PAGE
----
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Abstinence and the Single Desk: Canada – US Wheat Trade Relations in a post-CWB World

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  • Rude, James

Abstract

The elimination of the single-desk monopsony/monopoly granted to the Canadian Wheat Board for western Canadian milling wheat acquisitions and sales will have ramifications for Canadian-U.S. trade relations. This article speculates on the volume of future north/south wheat trade flows. Given this perspective on trade prospects, an examination of the history of Canada-U.S. wheat trade disputes is considered. Historical experience is then used to gauge the potential for future trade remedy actions. The prospects for future contingent protection measures – antidumping and countervailing duties – are then considered, and possible steps for policy makers, farmers, and agribusinesses are presented.

Suggested Citation

  • Rude, James, 2012. "Abstinence and the Single Desk: Canada – US Wheat Trade Relations in a post-CWB World," Estey Centre Journal of International Law and Trade Policy, Estey Centre for Law and Economics in International Trade, vol. 13(2).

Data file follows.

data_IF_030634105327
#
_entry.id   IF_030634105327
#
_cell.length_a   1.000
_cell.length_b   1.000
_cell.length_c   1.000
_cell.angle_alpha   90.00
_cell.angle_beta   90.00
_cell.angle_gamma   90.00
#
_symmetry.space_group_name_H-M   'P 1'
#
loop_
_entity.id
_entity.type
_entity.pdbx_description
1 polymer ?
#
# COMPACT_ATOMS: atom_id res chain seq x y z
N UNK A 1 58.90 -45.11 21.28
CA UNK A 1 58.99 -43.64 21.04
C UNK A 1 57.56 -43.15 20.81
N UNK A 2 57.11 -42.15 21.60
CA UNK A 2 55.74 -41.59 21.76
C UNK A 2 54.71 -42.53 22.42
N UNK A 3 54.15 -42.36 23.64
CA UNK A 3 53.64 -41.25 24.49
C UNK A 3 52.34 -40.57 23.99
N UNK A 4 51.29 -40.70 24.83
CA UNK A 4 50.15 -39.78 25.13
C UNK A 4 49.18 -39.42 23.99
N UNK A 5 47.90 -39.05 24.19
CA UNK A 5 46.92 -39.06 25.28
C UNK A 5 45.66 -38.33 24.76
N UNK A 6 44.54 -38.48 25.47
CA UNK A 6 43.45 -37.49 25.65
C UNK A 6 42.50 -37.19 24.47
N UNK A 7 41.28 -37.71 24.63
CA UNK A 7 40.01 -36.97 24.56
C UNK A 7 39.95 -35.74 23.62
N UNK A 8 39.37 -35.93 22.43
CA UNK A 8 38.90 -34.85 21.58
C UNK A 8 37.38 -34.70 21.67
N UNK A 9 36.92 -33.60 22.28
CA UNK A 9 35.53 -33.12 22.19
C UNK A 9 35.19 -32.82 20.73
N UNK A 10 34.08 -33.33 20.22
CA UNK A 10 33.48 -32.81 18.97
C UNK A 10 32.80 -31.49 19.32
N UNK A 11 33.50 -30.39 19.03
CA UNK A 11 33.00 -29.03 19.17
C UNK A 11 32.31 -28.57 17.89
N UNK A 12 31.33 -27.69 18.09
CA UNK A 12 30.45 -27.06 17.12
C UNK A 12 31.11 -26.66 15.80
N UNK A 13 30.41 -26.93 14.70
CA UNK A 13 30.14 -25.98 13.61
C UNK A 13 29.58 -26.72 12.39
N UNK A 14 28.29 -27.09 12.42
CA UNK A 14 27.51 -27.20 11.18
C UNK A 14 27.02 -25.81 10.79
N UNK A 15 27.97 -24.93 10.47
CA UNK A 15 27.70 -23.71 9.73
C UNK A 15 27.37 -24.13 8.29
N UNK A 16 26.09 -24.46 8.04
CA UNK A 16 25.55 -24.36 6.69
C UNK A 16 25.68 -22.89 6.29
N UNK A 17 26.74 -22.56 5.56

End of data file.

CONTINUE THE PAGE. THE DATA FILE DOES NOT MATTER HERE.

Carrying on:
• Handle: RePEc:ags:ecjilt:129842
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    File URL: http://purl.umn.edu/129842
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    References listed on IDEAS

    as
    1. Richard Gray, 1997. "Third-Country Effects and Second-Best Grain Trade Policies: Export Subsidies and Bilateral Liberalization," American Journal of Agricultural Economics, Agricultural and Applied Economics Association, vol. 79(4), pages 1300-1310.
    2. Bruce A. Blonigen, 2006. "Evolving discretionary practices of U.S. antidumping activity," Canadian Journal of Economics, Canadian Economics Association, vol. 39(3), pages 874-900, August.
    3. James Rude & Jean-Philippe Gervais, 2009. "Biases in Calculating Dumping Margins: The Case of Cyclical Products," Review of Agricultural Economics, Agricultural and Applied Economics Association, vol. 31(1), pages 122-142.
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